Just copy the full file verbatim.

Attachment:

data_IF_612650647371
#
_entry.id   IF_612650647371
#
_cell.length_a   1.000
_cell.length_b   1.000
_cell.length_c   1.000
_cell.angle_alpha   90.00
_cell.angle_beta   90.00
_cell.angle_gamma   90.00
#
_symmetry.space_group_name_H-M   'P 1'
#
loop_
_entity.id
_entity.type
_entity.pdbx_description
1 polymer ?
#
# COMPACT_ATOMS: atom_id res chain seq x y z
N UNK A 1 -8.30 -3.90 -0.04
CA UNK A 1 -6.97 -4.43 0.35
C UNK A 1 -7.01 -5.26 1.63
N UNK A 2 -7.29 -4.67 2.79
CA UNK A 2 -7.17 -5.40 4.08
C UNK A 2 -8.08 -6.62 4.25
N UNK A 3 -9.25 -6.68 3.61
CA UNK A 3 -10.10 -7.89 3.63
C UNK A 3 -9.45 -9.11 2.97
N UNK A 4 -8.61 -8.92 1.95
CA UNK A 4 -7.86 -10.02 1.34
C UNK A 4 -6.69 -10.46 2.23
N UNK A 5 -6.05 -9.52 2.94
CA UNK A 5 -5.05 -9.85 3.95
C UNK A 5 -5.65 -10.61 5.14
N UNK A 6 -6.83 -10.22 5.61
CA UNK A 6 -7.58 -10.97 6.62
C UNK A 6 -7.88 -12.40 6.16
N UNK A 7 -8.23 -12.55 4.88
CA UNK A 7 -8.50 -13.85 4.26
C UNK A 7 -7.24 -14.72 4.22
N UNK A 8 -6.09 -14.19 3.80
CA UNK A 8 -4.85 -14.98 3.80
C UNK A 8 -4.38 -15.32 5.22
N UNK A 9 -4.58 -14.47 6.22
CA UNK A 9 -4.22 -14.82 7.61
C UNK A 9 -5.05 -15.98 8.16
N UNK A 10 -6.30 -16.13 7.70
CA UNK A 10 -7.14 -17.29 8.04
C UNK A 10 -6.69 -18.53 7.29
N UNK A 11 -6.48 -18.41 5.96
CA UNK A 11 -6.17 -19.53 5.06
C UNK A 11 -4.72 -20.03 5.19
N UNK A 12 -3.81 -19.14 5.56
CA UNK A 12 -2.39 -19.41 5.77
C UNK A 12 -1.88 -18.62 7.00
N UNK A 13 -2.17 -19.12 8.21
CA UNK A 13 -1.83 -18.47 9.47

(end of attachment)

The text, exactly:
data_IF_612650647371
#
_entry.id   IF_612650647371
#
_cell.length_a   1.000
_cell.length_b   1.000
_cell.length_c   1.000
_cell.angle_alpha   90.00
_cell.angle_beta   90.00
_cell.angle_gamma   90.00
#
_symmetry.space_group_name_H-M   'P 1'
#
loop_
_entity.id
_entity.type
_entity.pdbx_description
1 polymer ?
#
# COMPACT_ATOMS: atom_id res chain seq x y z
N UNK A 1 -8.30 -3.90 -0.04
CA UNK A 1 -6.97 -4.43 0.35
C UNK A 1 -7.01 -5.26 1.63
N UNK A 2 -7.29 -4.67 2.79
CA UNK A 2 -7.17 -5.40 4.08
C UNK A 2 -8.08 -6.62 4.25
N UNK A 3 -9.25 -6.68 3.61
CA UNK A 3 -10.10 -7.89 3.63
C UNK A 3 -9.45 -9.11 2.97
N UNK A 4 -8.61 -8.92 1.95
CA UNK A 4 -7.86 -10.02 1.34
C UNK A 4 -6.69 -10.46 2.23
N UNK A 5 -6.05 -9.52 2.94
CA UNK A 5 -5.05 -9.85 3.95
C UNK A 5 -5.65 -10.61 5.14
N UNK A 6 -6.83 -10.22 5.61
CA UNK A 6 -7.58 -10.97 6.62
C UNK A 6 -7.88 -12.40 6.16
N UNK A 7 -8.23 -12.55 4.88
CA UNK A 7 -8.50 -13.85 4.26
C UNK A 7 -7.24 -14.72 4.22
N UNK A 8 -6.09 -14.19 3.80
CA UNK A 8 -4.85 -14.98 3.80
C UNK A 8 -4.38 -15.32 5.22
N UNK A 9 -4.58 -14.47 6.22
CA UNK A 9 -4.22 -14.82 7.61
C UNK A 9 -5.05 -15.98 8.16
N UNK A 10 -6.30 -16.13 7.70
CA UNK A 10 -7.14 -17.29 8.04
C UNK A 10 -6.69 -18.53 7.29
N UNK A 11 -6.48 -18.41 5.96
CA UNK A 11 -6.17 -19.53 5.06
C UNK A 11 -4.72 -20.03 5.19
N UNK A 12 -3.81 -19.14 5.56
CA UNK A 12 -2.39 -19.41 5.77
C UNK A 12 -1.88 -18.62 7.00
N UNK A 13 -2.17 -19.12 8.21
CA UNK A 13 -1.83 -18.47 9.47